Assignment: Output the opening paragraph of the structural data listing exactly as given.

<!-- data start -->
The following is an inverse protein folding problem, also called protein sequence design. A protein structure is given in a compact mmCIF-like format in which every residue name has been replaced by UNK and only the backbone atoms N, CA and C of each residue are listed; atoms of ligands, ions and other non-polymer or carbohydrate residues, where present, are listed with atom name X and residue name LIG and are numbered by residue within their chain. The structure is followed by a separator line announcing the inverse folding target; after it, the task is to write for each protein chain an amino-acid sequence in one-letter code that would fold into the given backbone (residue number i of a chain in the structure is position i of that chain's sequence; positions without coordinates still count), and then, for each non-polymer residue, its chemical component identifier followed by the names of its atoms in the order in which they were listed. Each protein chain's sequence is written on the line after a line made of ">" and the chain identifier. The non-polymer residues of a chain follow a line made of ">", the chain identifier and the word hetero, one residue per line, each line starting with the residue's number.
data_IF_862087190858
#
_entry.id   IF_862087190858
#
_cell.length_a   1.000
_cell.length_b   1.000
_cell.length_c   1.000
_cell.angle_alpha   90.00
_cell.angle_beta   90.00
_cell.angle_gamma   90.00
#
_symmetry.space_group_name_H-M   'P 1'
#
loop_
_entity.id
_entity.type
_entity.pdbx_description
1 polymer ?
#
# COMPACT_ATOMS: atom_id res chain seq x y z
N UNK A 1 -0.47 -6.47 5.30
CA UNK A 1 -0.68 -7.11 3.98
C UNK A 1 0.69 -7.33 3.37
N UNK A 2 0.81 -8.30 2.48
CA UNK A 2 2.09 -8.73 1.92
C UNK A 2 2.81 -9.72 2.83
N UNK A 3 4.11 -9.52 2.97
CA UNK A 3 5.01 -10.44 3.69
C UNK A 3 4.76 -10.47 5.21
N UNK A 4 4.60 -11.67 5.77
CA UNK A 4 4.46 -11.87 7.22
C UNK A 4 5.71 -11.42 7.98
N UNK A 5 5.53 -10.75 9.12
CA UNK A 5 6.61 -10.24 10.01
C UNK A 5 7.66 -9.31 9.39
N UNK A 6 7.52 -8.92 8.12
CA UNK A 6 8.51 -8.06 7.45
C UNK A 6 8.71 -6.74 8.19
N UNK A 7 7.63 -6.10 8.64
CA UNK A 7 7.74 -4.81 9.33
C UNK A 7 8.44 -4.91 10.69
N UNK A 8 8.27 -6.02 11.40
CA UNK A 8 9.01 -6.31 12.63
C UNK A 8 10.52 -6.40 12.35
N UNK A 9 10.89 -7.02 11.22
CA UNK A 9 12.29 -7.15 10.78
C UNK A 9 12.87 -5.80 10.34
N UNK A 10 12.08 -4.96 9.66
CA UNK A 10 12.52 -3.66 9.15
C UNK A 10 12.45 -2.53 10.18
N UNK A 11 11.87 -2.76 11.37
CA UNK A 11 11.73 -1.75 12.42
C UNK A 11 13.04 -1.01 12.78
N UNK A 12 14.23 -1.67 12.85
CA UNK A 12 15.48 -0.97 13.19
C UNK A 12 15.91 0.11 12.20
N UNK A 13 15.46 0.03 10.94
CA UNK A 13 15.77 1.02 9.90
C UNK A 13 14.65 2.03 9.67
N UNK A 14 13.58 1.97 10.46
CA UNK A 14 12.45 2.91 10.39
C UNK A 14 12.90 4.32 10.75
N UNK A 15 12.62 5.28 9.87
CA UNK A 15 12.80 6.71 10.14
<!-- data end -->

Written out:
The following is an inverse protein folding problem, also called protein sequence design. A protein structure is given in a compact mmCIF-like format in which every residue name has been replaced by UNK and only the backbone atoms N, CA and C of each residue are listed; atoms of ligands, ions and other non-polymer or carbohydrate residues, where present, are listed with atom name X and residue name LIG and are numbered by residue within their chain. The structure is followed by a separator line announcing the inverse folding target; after it, the task is to write for each protein chain an amino-acid sequence in one-letter code that would fold into the given backbone (residue number i of a chain in the structure is position i of that chain's sequence; positions without coordinates still count), and then, for each non-polymer residue, its chemical component identifier followed by the names of its atoms in the order in which they were listed. Each protein chain's sequence is written on the line after a line made of ">" and the chain identifier. The non-polymer residues of a chain follow a line made of ">", the chain identifier and the word hetero, one residue per line, each line starting with the residue's number.